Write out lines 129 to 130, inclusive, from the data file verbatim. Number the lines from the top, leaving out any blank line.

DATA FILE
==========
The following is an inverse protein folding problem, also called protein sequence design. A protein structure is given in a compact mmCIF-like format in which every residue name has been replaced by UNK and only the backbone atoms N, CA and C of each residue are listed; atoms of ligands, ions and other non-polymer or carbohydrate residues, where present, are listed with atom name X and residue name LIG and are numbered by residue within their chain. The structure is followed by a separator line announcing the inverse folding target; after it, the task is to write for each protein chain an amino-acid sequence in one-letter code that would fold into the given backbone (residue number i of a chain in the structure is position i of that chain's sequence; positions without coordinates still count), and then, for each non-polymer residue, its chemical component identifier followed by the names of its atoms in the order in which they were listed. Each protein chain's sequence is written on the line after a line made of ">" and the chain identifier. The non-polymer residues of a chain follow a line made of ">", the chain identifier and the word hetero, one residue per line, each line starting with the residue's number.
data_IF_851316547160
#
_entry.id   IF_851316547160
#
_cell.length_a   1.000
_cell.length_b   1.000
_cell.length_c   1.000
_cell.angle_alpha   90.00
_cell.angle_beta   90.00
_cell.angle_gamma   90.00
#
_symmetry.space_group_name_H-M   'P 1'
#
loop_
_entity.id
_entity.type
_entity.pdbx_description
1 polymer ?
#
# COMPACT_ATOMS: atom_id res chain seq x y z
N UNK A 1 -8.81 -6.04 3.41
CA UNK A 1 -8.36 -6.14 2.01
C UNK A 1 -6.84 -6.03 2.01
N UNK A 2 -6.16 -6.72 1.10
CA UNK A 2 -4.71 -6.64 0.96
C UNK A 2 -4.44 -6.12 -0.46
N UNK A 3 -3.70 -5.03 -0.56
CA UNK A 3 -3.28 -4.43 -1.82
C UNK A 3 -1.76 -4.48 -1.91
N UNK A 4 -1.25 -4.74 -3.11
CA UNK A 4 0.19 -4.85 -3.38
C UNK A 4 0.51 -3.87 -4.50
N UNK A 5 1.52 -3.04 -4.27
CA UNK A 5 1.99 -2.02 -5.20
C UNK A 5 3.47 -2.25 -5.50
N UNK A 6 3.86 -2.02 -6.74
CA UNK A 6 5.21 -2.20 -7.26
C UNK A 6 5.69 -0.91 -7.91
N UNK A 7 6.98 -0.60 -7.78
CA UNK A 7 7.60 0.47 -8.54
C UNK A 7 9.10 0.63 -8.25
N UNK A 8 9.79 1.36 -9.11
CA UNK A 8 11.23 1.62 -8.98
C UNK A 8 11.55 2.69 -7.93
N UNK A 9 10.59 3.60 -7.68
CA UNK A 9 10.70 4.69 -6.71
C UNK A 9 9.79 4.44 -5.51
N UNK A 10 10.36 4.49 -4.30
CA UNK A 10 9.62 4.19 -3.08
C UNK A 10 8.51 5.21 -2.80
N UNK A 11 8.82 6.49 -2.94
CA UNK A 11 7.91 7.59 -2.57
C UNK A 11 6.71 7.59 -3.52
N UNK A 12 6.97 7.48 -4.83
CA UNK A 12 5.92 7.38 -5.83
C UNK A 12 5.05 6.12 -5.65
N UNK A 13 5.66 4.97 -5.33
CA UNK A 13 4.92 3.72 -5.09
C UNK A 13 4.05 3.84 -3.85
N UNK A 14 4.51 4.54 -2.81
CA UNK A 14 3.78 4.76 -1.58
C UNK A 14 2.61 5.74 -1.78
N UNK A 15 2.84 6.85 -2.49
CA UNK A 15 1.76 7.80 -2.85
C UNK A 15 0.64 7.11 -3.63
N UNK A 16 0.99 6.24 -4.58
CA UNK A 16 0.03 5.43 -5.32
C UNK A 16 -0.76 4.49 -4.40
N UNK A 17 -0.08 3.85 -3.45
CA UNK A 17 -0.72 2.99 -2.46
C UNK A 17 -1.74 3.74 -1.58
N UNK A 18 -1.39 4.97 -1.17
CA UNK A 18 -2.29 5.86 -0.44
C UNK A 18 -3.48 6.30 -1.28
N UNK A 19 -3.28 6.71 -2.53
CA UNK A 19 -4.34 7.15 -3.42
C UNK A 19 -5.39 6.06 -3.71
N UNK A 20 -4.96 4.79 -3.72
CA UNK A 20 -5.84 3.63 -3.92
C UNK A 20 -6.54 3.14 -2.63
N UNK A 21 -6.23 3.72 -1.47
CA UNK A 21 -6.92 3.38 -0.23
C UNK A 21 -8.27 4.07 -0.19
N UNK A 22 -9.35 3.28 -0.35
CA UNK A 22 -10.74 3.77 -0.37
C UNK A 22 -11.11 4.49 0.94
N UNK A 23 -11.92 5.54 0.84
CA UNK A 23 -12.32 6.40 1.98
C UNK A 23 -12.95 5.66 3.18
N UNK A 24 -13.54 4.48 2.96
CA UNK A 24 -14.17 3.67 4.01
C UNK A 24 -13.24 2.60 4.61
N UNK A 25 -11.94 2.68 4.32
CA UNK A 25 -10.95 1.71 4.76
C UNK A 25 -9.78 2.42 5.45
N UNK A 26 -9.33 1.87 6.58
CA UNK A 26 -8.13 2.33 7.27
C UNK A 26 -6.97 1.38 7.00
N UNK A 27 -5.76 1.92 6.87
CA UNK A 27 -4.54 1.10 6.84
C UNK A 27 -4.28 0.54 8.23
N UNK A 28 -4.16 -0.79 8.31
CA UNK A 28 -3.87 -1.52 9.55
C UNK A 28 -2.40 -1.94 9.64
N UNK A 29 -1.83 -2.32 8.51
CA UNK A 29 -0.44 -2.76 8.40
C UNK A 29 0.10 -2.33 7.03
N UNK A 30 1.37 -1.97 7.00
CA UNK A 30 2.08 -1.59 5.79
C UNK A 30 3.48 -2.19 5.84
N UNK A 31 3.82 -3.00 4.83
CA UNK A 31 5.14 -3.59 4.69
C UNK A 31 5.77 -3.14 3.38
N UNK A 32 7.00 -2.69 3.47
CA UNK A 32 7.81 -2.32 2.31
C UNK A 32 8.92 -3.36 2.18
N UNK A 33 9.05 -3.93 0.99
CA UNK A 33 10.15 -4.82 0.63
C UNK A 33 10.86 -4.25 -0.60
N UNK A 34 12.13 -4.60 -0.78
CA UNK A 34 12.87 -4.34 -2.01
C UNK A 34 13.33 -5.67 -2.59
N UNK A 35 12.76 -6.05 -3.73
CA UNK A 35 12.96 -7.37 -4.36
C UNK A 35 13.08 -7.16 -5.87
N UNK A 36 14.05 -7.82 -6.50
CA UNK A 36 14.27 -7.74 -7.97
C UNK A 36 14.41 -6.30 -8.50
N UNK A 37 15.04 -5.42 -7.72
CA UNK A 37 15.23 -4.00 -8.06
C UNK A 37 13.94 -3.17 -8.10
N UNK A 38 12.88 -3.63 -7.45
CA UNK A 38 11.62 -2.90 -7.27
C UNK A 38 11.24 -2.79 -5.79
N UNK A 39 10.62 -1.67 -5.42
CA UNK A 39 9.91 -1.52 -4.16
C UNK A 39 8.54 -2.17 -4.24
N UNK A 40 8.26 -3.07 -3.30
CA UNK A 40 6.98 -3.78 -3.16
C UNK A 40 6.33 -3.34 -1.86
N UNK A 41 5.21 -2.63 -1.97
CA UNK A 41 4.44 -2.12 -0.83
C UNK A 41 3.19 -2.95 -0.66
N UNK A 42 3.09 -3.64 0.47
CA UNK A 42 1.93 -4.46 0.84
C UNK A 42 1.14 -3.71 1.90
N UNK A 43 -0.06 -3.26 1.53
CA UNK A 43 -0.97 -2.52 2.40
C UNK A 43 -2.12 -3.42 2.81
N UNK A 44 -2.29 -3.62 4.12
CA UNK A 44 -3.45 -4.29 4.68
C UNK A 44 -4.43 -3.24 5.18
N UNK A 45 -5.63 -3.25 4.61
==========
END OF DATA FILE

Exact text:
C UNK A 36 14.41 -6.30 -8.50
N UNK A 37 15.04 -5.42 -7.72